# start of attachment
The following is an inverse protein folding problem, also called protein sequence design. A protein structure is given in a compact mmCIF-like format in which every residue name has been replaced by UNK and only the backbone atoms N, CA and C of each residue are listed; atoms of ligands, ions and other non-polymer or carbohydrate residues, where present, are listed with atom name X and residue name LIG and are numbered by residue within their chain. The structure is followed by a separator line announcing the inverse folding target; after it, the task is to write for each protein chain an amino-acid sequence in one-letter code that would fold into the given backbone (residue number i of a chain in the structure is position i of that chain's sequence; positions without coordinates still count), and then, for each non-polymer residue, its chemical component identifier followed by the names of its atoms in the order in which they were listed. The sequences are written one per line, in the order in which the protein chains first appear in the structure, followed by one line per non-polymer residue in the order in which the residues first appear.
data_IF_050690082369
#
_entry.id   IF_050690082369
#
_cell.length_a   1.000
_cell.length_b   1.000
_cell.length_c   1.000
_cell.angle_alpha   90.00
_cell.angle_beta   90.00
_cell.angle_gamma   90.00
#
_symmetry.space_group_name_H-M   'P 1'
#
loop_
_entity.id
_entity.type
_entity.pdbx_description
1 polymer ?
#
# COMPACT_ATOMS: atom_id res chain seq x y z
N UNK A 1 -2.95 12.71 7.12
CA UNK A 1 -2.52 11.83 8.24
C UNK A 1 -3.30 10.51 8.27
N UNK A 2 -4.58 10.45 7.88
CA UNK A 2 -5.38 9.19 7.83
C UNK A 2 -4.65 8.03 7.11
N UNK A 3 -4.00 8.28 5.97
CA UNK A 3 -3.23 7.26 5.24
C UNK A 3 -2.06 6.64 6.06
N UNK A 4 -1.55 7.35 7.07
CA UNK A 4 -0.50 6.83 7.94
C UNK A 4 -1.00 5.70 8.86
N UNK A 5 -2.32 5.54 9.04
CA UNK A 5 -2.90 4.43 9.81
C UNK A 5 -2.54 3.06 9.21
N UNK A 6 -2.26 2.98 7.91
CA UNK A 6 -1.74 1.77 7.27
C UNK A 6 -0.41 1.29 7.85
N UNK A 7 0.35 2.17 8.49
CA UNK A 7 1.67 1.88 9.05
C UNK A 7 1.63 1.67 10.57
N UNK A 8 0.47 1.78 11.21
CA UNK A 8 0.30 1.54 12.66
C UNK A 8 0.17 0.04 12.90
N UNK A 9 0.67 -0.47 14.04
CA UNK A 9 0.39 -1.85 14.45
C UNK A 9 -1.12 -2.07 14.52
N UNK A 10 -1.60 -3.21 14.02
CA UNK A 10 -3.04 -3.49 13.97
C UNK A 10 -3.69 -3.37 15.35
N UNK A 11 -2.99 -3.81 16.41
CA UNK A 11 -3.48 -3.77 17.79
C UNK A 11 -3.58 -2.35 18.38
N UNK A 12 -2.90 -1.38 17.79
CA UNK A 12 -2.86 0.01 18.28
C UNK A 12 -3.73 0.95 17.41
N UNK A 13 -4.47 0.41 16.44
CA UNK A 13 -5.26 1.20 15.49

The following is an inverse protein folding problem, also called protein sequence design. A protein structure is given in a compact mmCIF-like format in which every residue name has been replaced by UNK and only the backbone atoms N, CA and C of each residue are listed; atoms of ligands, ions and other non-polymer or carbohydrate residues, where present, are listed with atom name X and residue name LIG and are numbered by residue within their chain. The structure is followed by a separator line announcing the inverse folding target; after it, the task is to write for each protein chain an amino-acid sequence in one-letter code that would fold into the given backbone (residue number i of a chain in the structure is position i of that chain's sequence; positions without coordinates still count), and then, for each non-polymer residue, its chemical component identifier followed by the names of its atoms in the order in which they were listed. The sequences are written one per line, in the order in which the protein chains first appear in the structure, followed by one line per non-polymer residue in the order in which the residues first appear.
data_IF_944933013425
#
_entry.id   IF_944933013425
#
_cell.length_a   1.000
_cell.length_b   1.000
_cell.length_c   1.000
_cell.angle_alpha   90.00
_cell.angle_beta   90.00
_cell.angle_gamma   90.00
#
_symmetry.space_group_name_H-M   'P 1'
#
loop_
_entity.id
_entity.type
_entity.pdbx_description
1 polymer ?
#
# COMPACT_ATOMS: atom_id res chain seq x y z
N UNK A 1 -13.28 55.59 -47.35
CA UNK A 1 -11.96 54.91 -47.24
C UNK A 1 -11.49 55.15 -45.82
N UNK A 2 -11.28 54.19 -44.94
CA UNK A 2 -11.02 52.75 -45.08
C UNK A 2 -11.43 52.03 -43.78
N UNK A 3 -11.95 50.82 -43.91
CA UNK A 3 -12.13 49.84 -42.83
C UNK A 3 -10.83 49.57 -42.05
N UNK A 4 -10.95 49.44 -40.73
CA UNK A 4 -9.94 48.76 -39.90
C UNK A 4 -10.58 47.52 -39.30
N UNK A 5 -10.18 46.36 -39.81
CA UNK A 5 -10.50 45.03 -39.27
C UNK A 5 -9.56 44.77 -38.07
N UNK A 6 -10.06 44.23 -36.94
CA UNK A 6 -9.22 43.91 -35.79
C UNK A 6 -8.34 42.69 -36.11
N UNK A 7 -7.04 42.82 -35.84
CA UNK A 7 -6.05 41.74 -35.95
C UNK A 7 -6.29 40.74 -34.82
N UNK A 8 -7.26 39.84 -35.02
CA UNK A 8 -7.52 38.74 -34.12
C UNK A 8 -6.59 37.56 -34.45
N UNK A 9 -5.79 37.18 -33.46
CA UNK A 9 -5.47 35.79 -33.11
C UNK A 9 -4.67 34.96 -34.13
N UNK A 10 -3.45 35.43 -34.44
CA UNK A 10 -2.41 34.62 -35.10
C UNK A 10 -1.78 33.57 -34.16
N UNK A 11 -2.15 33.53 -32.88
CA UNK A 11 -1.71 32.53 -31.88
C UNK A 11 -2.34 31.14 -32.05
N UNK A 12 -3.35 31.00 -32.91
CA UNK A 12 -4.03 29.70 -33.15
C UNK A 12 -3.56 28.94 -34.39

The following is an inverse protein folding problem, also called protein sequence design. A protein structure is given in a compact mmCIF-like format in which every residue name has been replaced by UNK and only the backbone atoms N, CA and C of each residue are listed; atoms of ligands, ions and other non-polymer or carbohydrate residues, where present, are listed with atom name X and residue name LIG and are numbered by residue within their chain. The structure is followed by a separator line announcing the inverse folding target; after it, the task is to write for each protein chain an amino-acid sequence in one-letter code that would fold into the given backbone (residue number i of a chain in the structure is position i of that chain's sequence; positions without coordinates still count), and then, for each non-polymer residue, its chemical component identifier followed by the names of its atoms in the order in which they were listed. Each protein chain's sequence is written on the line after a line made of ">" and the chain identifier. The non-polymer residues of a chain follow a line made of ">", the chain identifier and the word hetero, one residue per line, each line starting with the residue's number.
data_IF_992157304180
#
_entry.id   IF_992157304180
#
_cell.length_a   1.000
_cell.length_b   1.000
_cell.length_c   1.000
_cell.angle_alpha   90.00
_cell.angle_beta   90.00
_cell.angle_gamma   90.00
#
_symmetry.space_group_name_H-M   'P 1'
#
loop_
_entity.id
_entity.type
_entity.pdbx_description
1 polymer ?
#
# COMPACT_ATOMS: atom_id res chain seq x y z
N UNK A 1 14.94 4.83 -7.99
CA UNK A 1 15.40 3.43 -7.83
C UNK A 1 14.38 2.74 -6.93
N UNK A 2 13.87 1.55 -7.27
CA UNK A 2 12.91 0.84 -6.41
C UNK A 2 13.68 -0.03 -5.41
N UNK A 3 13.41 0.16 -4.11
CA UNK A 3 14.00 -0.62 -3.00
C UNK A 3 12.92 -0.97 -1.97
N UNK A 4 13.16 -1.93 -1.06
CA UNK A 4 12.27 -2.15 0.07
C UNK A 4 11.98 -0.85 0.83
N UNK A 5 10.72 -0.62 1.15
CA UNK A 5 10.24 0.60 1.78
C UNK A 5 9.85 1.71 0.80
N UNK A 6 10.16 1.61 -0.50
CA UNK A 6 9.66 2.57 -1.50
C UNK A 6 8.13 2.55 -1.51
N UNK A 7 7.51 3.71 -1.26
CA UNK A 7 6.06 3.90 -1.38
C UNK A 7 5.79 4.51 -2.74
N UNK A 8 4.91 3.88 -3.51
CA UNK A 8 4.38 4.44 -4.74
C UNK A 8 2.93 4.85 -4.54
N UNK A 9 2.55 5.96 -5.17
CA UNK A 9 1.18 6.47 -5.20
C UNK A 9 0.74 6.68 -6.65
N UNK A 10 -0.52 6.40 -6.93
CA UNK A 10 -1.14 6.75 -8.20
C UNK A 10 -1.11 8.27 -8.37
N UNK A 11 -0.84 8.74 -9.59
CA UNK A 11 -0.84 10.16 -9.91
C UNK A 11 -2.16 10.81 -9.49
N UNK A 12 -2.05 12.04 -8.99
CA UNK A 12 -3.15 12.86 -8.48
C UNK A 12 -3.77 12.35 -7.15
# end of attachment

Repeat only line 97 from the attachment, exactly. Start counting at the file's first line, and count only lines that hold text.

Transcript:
CA UNK A 6 -9.22 43.91 -35.79